'When my MA was coming to a close I thought, "What do I do now?" – I always knew I wanted to open up my business, but I didn’t think I would do it aged 29. I remember hearing about this graduate entrepreneur scheme and being really arrogant and thinking, "I’m not going to apply for this – I don’t need this" and six weeks later I was the most eager person, applying like crazy!
'I’m also really happy in London and not ready to leave; I really prefer working in London. I had to overcome some setbacks – the panel at SOAS rejected my first business plan. They told me to resubmit the business plan but I don’t think they were convinced until they met me. This is where the beauty of SOAS comes through, as their personal stories really add a lot of value to their ventures.'
How is the business doing now?
'I have a day job but I have been very lucky that I can take calls for Kashka at work. I’ve been working on branding and now I’m waiting for my products, which are currently being manufactured – they should be ready at the end of this month, just in time for the Christmas markets!
'I’m specialising in baby jewellery, which is an upward trend in London – more and more families are offering jewellery to young children. The whole collection is coming from fairly mined silver. The other aspect is for women who like dainty earrings and small necklaces.'
What were the biggest struggles?
'I didn’t realise I needed to be a licensee holder to buy the raw materials and use fairly mined silver. It can be a very long process. Dealing with banks was also an interesting process, but I have an ethical banking account – it was very difficult to set up, but is worth it so that the whole company is sitting on really ethical footing.'
How do you make sure the material you use is ethical?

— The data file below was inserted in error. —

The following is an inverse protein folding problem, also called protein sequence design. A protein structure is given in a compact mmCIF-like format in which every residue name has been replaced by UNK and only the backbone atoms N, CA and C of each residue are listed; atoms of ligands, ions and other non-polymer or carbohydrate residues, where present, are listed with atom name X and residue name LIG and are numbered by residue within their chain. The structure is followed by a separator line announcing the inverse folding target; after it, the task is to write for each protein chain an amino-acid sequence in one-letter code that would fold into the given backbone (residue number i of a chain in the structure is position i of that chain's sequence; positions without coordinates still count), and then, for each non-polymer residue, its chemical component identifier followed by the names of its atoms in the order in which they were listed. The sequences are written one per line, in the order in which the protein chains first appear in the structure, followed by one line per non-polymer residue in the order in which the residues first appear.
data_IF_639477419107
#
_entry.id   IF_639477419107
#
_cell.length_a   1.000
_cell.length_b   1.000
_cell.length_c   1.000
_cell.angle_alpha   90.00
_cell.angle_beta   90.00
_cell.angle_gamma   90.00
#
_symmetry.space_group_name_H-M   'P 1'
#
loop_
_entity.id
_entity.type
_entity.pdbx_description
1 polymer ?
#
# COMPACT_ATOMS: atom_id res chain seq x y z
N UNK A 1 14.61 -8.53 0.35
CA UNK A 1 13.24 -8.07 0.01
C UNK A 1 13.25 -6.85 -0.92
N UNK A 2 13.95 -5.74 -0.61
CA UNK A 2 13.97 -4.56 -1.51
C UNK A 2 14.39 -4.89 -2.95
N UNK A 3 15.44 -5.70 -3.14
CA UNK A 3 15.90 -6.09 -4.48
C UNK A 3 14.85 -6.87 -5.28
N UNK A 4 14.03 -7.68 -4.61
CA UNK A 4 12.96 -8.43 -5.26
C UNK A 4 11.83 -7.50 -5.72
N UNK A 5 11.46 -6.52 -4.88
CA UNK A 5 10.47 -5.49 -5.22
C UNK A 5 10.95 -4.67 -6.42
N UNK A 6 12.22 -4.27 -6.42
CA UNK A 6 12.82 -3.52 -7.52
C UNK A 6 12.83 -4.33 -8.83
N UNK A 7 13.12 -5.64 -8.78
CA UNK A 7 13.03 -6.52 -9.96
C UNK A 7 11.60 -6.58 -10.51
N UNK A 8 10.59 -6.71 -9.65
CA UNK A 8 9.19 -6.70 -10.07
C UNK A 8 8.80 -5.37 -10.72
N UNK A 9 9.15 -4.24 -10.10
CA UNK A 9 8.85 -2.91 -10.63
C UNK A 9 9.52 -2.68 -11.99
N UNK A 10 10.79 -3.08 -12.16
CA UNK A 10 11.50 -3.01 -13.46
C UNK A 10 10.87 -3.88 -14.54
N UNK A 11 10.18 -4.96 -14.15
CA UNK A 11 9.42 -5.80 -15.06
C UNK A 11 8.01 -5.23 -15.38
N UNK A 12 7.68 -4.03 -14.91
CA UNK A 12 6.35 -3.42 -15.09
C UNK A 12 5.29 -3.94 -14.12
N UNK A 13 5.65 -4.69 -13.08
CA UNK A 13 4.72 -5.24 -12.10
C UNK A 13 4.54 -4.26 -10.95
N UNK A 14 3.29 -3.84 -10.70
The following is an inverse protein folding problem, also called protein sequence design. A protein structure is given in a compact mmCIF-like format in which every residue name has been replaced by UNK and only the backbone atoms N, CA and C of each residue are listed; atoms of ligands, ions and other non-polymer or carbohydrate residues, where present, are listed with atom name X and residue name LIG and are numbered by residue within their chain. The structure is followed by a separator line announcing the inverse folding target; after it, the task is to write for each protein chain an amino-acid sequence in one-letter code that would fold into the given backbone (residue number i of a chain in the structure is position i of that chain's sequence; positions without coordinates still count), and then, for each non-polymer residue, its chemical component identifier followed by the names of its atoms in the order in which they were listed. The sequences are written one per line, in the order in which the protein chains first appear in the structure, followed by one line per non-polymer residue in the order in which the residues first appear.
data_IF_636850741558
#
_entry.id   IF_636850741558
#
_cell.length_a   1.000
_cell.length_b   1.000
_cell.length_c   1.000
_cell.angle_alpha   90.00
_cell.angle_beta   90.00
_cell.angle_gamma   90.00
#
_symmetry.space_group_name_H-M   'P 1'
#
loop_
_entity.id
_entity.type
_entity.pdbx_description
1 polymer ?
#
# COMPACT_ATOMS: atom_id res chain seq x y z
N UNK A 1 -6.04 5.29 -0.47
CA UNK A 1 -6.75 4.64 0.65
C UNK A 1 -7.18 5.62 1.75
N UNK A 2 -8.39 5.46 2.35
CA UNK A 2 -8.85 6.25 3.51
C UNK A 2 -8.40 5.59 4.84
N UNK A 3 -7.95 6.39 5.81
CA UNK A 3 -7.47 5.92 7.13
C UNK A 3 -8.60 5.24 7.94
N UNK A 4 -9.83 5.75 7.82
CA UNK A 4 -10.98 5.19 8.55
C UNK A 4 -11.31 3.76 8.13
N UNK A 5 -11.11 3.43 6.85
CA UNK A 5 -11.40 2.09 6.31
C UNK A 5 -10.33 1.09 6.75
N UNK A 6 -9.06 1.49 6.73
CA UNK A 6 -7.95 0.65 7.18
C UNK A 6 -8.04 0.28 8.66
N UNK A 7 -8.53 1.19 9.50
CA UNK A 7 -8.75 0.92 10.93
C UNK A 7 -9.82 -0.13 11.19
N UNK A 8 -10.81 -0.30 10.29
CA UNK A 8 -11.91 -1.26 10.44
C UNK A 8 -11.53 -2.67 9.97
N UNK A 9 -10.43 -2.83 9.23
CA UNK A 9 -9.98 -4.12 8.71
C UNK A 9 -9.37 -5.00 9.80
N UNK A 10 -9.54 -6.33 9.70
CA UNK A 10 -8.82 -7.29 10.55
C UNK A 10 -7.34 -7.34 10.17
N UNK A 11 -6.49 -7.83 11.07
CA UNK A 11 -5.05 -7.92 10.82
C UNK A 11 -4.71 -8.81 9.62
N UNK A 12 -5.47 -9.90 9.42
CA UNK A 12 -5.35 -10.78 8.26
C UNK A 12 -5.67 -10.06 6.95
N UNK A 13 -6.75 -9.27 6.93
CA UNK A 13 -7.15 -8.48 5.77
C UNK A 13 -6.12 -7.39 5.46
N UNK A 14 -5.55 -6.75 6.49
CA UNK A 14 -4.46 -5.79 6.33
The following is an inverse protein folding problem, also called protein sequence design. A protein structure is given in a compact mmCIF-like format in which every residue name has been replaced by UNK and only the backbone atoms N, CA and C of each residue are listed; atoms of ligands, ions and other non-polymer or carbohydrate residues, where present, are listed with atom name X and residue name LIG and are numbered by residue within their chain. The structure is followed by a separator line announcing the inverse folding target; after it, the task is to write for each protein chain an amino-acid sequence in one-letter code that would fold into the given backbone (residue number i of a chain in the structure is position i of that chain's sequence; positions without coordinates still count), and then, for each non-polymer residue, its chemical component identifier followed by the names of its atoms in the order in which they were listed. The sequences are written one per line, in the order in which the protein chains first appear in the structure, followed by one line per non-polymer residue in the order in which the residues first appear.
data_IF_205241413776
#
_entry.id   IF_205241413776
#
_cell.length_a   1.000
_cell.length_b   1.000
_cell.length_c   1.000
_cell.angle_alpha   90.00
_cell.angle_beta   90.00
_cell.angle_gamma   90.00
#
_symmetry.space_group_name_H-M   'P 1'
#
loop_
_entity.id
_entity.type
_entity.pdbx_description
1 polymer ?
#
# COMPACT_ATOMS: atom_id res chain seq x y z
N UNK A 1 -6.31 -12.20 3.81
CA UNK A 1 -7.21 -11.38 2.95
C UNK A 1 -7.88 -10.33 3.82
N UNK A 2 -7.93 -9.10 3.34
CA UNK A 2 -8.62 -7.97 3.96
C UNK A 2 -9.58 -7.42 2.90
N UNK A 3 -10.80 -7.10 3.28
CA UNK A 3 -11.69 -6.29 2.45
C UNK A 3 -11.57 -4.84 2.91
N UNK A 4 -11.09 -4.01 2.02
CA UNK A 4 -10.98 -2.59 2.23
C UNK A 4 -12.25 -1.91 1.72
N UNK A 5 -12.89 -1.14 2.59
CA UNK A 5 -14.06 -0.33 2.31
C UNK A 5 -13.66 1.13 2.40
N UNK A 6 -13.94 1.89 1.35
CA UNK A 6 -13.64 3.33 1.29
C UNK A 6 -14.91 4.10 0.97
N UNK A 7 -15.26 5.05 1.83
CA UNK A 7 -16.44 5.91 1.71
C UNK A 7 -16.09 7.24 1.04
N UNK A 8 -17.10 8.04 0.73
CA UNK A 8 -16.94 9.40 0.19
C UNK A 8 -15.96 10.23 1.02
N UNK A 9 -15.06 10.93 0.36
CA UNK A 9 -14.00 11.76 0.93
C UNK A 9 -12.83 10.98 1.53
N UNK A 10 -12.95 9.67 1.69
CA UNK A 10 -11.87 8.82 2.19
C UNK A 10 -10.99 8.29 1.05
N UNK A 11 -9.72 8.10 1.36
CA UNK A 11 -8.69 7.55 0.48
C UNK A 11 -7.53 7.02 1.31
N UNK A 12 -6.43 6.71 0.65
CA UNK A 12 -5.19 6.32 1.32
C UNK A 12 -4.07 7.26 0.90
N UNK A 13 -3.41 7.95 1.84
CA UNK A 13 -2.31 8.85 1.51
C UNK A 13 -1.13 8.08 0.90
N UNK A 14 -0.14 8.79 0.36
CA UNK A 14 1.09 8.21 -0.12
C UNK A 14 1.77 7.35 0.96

'I meet companies at trade shows and according to what my budget is, they recommend which company is best for my needs. The people I have met along the way have been great – even companies I can’t afford have been supportive and told me to keep in touch. I have also used an online tool for networking, Meetup.com, which has various groups for different cities, and a lot of entrepreneur groups.'
What are your ambitions for the future?
'I hope Kashka takes off as a brand, but also as a lifestyle choice! My pricing is mid-market or a bit lower – around £50-80 for a pair of earrings. I want to teach people that ethical can be done, and it can be done cheaply.
'It’s all well and good to say, "Why don’t I donate money to a charity?", but if I can help someone with something as basic as sanitation – for example, for women who use the same bowl to feed their children that they take to work, which is a massive killer in mining environments where there are mercury traces – then I can be satisfied. People think that if it is glamorous and associated with luxury, then it should be trustworthy, which isn’t always the case.
'I want to create a fun and accessible brand where the objects become keepsakes, especially for young children – they are the future, and if they can start off having an ethical piece of jewellery rather than the alternative, then I can be proud of what I am doing.'